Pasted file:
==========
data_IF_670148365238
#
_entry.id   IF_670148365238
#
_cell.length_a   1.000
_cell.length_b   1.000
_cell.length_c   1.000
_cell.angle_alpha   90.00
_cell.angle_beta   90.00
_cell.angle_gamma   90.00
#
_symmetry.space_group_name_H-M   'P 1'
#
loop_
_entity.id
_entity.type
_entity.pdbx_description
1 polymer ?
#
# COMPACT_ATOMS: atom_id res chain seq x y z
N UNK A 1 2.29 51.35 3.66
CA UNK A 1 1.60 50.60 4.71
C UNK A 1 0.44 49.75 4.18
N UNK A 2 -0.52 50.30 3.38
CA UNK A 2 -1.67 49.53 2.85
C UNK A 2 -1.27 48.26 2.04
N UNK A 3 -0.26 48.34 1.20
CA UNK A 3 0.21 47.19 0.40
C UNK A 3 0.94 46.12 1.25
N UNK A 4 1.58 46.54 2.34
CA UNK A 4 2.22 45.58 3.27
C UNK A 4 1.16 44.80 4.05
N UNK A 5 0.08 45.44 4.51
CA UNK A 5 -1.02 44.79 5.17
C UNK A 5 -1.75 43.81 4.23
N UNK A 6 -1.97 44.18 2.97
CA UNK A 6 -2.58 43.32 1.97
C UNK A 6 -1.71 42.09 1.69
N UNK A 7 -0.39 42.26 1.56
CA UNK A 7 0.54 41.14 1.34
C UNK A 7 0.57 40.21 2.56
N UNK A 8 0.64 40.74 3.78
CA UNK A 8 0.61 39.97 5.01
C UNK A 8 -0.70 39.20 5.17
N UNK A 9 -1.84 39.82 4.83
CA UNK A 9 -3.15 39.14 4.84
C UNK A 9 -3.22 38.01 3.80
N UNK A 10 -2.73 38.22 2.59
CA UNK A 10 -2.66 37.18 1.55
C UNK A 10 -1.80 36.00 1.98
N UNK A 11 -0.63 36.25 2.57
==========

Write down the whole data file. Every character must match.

data_IF_670148365238
#
_entry.id   IF_670148365238
#
_cell.length_a   1.000
_cell.length_b   1.000
_cell.length_c   1.000
_cell.angle_alpha   90.00
_cell.angle_beta   90.00
_cell.angle_gamma   90.00
#
_symmetry.space_group_name_H-M   'P 1'
#
loop_
_entity.id
_entity.type
_entity.pdbx_description
1 polymer ?
#
# COMPACT_ATOMS: atom_id res chain seq x y z
N UNK A 1 2.29 51.35 3.66
CA UNK A 1 1.60 50.60 4.71
C UNK A 1 0.44 49.75 4.18
N UNK A 2 -0.52 50.30 3.38
CA UNK A 2 -1.67 49.53 2.85
C UNK A 2 -1.27 48.26 2.04
N UNK A 3 -0.26 48.34 1.20
CA UNK A 3 0.21 47.19 0.40
C UNK A 3 0.94 46.12 1.25
N UNK A 4 1.58 46.54 2.34
CA UNK A 4 2.22 45.58 3.27
C UNK A 4 1.16 44.80 4.05
N UNK A 5 0.08 45.44 4.51
CA UNK A 5 -1.02 44.79 5.17
C UNK A 5 -1.75 43.81 4.23
N UNK A 6 -1.97 44.18 2.97
CA UNK A 6 -2.58 43.32 1.97
C UNK A 6 -1.71 42.09 1.69
N UNK A 7 -0.39 42.26 1.56
CA UNK A 7 0.54 41.14 1.34
C UNK A 7 0.57 40.21 2.56
N UNK A 8 0.64 40.74 3.78
CA UNK A 8 0.61 39.97 5.01
C UNK A 8 -0.70 39.20 5.17
N UNK A 9 -1.84 39.82 4.83
CA UNK A 9 -3.15 39.14 4.84
C UNK A 9 -3.22 38.01 3.80
N UNK A 10 -2.73 38.22 2.59
CA UNK A 10 -2.66 37.18 1.55
C UNK A 10 -1.80 36.00 1.98
N UNK A 11 -0.63 36.25 2.57